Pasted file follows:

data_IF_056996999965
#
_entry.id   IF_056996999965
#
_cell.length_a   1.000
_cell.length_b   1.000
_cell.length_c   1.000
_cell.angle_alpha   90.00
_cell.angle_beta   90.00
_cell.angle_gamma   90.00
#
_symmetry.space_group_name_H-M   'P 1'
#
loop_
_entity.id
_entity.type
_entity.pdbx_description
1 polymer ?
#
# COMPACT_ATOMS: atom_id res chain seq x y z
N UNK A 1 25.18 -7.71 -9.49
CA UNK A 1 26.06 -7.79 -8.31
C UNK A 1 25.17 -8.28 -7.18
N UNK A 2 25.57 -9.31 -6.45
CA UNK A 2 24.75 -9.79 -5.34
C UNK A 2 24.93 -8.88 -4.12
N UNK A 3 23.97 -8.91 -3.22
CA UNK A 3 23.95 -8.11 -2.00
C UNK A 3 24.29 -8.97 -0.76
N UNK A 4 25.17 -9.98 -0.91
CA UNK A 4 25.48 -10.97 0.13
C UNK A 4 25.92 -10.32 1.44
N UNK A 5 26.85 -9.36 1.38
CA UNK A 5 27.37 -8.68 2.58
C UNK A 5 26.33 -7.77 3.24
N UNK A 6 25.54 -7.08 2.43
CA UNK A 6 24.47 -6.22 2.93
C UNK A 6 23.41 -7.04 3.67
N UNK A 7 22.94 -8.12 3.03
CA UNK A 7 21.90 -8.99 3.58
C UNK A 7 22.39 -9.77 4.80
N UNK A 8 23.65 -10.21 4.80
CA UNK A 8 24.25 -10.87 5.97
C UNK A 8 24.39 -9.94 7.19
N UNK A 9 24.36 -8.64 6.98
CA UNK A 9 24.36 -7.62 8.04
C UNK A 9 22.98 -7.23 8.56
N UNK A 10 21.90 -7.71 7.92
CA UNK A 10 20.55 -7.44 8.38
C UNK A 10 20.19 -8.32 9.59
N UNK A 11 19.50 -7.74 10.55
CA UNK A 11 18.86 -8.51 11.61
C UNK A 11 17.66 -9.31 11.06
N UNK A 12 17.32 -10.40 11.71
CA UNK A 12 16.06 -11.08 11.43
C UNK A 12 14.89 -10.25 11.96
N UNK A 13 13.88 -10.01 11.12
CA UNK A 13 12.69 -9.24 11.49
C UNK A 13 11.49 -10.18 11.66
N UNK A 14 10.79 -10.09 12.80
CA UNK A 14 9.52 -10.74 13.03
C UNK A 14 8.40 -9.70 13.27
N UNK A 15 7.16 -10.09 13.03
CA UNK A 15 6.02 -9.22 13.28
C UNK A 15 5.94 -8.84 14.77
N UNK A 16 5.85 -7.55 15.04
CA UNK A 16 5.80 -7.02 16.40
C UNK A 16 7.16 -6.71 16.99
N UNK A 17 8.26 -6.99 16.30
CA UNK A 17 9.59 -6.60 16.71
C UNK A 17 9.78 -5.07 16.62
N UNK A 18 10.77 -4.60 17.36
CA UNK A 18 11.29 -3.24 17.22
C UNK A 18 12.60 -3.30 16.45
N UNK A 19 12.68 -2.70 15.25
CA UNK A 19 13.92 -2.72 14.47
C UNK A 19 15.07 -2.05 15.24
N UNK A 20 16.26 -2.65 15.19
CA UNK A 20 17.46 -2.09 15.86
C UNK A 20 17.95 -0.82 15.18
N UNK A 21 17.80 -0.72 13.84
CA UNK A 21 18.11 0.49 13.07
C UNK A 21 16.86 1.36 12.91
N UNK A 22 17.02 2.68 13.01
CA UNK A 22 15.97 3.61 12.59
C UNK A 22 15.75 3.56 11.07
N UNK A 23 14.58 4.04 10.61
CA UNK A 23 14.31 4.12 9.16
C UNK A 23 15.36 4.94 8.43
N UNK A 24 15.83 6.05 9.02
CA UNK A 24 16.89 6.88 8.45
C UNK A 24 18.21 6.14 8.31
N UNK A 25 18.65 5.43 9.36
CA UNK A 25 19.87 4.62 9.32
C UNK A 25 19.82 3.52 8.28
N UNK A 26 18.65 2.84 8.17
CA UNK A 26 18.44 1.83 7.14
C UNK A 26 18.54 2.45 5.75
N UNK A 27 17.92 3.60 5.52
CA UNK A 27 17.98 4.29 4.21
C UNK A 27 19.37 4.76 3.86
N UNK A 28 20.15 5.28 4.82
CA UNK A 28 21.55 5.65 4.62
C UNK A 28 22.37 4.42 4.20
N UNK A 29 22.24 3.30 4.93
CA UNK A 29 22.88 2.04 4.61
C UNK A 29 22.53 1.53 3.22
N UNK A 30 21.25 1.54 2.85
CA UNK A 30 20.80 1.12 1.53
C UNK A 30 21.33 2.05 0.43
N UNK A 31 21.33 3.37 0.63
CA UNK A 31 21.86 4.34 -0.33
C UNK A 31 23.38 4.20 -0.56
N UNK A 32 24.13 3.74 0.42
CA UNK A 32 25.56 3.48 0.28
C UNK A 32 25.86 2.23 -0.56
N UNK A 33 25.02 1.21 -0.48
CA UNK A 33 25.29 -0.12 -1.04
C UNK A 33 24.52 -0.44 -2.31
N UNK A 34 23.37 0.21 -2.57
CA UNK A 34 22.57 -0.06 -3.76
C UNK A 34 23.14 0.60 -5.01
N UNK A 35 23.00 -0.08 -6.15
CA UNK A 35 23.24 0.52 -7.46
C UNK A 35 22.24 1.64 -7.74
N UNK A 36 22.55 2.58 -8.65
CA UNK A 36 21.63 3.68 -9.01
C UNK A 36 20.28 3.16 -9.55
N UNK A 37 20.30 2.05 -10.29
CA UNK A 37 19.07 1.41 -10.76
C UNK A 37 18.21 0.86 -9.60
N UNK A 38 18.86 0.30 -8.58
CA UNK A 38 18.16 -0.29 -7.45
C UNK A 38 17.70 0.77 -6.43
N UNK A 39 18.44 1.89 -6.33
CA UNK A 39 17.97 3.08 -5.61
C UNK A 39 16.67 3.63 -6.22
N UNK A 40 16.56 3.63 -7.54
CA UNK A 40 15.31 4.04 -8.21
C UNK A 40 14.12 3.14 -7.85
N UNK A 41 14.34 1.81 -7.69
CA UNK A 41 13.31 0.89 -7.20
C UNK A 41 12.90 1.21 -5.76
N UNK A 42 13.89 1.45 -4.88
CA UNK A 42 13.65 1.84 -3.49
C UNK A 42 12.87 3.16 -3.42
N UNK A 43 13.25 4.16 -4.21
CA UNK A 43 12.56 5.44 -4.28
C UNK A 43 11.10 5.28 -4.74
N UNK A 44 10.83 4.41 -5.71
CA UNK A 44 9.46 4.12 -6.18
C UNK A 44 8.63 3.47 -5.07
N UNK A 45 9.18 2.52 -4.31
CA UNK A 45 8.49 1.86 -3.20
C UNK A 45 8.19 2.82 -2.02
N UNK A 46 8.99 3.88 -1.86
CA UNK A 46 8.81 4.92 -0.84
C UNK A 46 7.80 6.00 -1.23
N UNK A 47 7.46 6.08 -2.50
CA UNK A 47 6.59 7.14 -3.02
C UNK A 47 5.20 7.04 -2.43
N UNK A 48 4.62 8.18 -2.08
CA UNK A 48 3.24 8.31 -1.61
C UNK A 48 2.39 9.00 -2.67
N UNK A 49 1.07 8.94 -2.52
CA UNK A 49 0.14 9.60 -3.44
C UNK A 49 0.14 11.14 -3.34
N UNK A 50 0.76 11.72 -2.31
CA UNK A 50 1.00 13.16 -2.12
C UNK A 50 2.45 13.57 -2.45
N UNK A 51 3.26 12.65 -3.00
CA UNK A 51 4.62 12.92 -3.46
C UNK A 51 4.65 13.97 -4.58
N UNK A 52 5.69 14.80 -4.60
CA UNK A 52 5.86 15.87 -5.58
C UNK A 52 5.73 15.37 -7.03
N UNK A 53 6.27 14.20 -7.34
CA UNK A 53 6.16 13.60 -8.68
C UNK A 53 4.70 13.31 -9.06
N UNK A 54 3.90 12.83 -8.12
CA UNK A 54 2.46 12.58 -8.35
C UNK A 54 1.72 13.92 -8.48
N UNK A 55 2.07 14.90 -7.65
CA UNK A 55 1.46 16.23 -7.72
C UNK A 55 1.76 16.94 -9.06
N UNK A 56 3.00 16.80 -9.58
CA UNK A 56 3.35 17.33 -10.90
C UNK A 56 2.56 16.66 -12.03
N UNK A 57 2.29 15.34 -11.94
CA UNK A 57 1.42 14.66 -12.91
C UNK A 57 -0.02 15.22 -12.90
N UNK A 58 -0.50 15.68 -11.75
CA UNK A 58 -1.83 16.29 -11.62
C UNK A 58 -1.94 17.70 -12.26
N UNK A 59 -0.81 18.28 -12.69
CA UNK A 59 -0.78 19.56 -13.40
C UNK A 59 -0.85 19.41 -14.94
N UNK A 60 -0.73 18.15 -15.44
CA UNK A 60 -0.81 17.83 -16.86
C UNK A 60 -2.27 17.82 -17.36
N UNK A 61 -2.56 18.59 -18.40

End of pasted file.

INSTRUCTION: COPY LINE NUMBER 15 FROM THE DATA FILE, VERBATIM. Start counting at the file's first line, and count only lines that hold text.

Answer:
_entity.id